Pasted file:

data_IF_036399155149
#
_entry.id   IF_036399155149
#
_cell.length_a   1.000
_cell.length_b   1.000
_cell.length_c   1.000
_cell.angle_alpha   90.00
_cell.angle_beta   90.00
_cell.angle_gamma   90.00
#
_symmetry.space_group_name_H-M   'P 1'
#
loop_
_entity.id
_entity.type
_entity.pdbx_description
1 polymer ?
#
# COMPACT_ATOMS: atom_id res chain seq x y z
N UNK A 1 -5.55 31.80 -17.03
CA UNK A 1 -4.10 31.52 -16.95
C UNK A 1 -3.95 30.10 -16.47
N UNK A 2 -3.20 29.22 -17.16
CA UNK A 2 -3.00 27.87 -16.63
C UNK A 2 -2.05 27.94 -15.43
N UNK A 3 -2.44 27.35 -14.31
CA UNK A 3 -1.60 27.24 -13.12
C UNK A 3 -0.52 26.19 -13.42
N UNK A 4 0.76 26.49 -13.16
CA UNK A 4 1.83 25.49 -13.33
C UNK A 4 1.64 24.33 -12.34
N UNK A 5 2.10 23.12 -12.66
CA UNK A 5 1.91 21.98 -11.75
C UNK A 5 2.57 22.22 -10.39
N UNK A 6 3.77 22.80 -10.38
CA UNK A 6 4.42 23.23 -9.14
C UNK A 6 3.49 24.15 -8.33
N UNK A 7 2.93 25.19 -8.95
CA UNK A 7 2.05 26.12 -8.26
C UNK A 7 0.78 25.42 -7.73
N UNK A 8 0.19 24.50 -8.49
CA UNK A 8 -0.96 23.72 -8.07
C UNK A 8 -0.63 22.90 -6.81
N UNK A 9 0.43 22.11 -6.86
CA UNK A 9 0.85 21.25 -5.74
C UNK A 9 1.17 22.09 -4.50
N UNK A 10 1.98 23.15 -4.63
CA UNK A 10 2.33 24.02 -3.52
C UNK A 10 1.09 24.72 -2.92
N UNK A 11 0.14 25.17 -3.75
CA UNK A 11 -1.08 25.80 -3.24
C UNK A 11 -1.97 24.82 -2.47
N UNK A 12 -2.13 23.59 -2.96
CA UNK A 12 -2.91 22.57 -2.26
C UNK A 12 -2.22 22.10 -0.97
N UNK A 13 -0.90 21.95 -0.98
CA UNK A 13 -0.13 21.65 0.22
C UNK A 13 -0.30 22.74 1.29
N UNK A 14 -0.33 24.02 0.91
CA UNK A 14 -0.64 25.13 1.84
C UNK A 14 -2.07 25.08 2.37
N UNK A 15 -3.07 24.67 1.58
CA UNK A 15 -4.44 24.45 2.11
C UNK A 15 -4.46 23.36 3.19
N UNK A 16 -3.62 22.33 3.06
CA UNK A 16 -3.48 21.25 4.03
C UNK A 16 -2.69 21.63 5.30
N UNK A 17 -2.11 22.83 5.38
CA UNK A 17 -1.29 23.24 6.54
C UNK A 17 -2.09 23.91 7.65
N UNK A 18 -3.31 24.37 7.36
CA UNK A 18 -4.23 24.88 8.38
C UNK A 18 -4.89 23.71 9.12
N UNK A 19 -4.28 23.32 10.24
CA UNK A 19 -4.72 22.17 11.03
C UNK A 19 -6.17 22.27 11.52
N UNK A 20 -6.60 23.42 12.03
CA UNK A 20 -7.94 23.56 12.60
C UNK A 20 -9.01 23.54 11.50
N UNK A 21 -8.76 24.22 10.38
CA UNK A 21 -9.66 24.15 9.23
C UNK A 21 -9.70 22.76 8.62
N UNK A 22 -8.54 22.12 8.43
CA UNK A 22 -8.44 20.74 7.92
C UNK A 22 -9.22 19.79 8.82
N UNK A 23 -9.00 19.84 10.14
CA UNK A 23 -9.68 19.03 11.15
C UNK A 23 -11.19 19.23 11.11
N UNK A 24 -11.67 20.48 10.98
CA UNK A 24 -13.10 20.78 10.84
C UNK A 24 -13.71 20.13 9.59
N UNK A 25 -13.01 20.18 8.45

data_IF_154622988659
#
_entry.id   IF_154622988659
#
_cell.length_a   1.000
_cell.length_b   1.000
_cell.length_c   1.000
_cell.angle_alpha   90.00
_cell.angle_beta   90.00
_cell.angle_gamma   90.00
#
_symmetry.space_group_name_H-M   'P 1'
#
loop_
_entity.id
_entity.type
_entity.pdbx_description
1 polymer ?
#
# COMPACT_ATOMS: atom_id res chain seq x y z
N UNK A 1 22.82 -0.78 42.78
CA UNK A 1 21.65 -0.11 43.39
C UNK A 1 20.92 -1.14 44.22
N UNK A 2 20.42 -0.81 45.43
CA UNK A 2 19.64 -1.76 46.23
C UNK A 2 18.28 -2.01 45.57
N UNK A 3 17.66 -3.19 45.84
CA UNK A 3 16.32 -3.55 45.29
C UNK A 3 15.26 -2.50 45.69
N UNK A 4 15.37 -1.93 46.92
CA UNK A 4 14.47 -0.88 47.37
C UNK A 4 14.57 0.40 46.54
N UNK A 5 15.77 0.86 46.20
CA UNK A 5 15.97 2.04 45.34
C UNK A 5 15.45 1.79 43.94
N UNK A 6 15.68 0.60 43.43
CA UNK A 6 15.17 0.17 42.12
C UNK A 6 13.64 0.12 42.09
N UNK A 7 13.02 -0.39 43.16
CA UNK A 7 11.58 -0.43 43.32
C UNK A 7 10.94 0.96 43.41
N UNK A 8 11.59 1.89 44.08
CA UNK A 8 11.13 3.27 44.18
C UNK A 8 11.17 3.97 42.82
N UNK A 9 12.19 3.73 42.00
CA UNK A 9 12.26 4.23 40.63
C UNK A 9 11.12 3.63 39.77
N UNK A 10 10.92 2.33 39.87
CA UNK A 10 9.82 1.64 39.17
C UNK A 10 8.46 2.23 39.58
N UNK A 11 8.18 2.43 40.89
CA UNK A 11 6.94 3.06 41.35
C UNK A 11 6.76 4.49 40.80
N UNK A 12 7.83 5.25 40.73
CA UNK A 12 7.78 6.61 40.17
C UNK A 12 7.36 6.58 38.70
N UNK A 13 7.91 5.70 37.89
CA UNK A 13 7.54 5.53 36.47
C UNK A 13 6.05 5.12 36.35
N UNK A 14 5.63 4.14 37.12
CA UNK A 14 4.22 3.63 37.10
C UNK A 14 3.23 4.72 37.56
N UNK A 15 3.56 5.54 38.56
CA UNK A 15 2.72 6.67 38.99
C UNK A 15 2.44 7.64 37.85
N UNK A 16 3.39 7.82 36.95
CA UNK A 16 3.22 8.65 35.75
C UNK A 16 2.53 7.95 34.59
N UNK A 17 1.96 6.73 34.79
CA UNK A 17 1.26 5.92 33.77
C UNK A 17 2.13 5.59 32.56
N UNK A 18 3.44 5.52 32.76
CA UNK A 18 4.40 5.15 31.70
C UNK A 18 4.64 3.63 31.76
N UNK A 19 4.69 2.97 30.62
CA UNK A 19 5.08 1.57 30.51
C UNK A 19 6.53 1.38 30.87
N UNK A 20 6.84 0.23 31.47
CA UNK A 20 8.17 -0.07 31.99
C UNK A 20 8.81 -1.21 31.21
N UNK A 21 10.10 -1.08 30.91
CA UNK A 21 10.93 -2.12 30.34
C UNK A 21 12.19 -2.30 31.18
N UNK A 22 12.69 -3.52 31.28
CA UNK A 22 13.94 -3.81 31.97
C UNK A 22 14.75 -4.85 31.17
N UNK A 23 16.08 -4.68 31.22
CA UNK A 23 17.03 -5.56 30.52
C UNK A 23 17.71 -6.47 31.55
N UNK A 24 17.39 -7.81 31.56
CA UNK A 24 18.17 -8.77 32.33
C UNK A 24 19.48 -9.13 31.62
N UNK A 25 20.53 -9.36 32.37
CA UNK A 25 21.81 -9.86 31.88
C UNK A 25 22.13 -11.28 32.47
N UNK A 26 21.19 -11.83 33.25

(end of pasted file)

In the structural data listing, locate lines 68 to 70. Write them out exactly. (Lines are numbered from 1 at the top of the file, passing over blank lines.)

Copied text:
C UNK A 16 -2.69 21.63 5.30
N UNK A 17 -2.11 22.83 5.38
CA UNK A 17 -1.29 23.24 6.54